When the government “creates jobs,” they are taking money away from people who would spend it somewhere anyway. Whether the bakery shop owner spends his money dining out, or at department store, or on investments, money continues to change hands. Sure, the broken glass might visibly give more people work, but that’s at the sake of other industries that would benefit from the bakery shop owner having the freedom to choose what he or she wants to spend money on.

It’s one thing to collect taxes and use that money to pay for services we all use, like building roads and bridges and providing police and fire department services. These industries still need to be sensibly regulated, however. We all were to pay for Alaska’s famous “Bridge to Nowhere” project, and I firmly believe that, here is Los Angeles, the police department does NOT (and will likely NEVER) need a fleet of 19 helicopters.

While government officials tout what an economic boon to the economy some programs are/were, things usually aren’t as they seem. The “Cash for Clunkers” auto trade-in program in 2008 was no government success story. According to a University of Delaware study, the program cost taxpayers an estimated $1.4 billion overall. But it was a noble effort to get all those polluting vehicles off the road, right? Well, if you consider that the Cash for Clunkers/Car Allowance Rebate System bill was originally crafted by a Representative from Ohio (home of GM factories and other major auto parts manufacturing), and a Senate version of the bill was co-sponsored by a Michigan Congresswoman, the real intention of the bill seems to be more of a local stimulus program.

For another example of central planning and “job creation” gone wrong, consider Solyndra. If you read some background on the company, the design of its solar technology was unlike any other in the industry. Right off the bat, this can’t be a safe bet, right? After all, investing in a unique product sounds a bit like what investors would call “speculation.”

Well, as you probably heard in the news, after the government loaned Solyndra $527 million, the company had a hard time competing in the market and filed for Chapter 11 bankruptcy.

Even if you don’t see an issue with the government taking in taxes to give people work, consider that the government actually has very little to spend. If the government keeps spending/investing in such great ideas, how has the deficit swollen to a number larger than all the money in circulation? You see, many of our political leaders are experts at nothing more than being politicians. That’s why lobbyists come knocking on their doors and manage to convince them that the petroleum industry “really needs continued subsidies,” as do the defense industry and farmers.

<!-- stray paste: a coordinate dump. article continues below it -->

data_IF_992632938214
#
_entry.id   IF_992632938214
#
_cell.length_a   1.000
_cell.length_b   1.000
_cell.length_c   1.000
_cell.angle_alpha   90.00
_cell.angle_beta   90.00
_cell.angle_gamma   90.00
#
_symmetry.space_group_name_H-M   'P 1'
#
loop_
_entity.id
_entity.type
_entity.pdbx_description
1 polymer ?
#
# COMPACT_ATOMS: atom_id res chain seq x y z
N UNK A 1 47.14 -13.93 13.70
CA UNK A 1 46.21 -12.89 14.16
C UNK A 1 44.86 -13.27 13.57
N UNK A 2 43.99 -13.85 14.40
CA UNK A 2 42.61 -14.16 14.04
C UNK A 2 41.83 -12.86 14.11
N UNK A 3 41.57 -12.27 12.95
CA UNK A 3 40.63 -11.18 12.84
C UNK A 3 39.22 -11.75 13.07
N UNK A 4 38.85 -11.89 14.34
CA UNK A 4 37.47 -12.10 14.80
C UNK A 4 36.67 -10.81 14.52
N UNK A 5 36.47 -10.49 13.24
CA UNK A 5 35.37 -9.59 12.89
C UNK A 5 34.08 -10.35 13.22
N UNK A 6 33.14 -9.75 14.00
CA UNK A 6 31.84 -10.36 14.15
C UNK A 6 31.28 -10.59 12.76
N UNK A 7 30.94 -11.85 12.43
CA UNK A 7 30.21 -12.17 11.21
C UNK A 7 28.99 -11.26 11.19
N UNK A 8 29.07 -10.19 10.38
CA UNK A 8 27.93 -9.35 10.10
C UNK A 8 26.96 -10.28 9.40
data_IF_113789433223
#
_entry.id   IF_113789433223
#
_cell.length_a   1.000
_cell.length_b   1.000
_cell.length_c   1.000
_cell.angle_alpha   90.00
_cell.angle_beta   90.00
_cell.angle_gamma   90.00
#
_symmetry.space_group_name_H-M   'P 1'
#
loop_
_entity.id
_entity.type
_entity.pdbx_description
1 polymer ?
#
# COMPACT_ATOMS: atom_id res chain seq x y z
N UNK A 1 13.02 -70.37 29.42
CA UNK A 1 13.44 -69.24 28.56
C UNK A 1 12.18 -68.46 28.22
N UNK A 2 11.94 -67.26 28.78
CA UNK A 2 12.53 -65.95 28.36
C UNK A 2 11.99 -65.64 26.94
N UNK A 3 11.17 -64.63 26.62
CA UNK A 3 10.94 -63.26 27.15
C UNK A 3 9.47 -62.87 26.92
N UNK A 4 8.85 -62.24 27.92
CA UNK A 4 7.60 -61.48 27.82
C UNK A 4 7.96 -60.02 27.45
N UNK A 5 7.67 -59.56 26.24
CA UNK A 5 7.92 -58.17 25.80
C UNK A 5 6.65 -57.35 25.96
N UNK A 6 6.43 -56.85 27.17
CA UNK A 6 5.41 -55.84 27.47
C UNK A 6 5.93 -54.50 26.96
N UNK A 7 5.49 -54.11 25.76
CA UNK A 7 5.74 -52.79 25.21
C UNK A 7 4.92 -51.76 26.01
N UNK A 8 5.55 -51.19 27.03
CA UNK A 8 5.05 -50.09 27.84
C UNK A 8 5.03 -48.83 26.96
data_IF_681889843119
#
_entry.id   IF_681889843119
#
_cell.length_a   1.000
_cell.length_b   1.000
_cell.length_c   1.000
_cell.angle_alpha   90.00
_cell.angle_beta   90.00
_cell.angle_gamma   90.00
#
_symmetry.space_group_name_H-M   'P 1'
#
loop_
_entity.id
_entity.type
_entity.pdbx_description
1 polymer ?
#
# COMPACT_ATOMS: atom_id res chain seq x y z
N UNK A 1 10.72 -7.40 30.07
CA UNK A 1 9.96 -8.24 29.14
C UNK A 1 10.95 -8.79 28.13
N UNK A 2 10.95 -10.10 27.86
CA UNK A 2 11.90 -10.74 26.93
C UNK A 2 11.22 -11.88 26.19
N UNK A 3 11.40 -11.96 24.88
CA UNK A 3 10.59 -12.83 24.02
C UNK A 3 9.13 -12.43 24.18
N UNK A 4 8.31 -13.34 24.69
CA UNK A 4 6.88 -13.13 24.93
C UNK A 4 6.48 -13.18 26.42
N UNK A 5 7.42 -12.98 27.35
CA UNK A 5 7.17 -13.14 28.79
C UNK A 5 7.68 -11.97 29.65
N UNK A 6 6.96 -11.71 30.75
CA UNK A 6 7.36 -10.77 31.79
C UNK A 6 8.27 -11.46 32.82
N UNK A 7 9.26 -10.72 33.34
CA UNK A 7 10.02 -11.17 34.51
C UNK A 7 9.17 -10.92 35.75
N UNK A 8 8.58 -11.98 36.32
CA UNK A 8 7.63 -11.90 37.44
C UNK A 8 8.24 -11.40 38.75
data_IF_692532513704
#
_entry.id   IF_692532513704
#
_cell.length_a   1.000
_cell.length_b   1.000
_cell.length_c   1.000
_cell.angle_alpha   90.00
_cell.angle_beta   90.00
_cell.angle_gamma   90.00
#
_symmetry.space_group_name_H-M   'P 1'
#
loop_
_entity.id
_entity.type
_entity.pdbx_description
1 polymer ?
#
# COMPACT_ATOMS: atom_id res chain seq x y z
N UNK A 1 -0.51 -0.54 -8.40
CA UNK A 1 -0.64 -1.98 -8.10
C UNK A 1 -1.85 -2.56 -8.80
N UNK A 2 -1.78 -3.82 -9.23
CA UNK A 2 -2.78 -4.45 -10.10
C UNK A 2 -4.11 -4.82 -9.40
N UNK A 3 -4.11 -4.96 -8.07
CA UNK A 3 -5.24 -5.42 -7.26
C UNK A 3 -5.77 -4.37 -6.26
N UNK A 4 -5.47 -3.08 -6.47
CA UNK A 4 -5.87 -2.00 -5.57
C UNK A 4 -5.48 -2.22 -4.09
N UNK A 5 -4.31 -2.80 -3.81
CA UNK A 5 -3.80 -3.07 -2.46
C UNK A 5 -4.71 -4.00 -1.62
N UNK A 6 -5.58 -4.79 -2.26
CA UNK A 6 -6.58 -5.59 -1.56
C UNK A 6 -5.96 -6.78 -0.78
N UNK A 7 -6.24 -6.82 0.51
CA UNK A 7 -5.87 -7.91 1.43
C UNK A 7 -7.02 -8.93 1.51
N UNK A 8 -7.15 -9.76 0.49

Speaking of farming, while small, family operations may be more sensitive to market fluctuations, corporate farming ventures (with stable finances) are reaping the rewards of government handouts. Are you familiar with Cargill – the multinational, multi-billion dollar food and agricultural producer? That corporation accepted a total of $17 million in subsidies between the years 1995 and 2011. Last year, Cargill’s net income was over $4 billion, yet the government continues to collect taxes and, you know, provide help to those corporations that need it most.

Another massive industry that government funds is defense. Of course, we need to maintain some level of military, but considering the U.S. recently finished up an eight-year tour of duty in Iraq, with none of those elusive WMDs ever to be found, what purpose did it serve? Well, for one, it was a great opportunity to pump money into the military-industrial complex that’s so well integrated into Washington politics. Conspiracy? It absolutely became one! Don’t worry, I’m not going to say “9/11 was a government cover-up” and blah, blah, blah. I don’t believe that and, if I did, there is no evidence to prove such a thing. What is certain, though, is that lots and lots of tax dollars were spent on military vehicles, aircraft, and ships (plus regular maintenance and replacement parts), fuel, clothing, armor, food, weapons, tools, field medical supplies, generators, and, of course, medical treatment for our injured (mentally and physically) soldiers for the rest of their lives.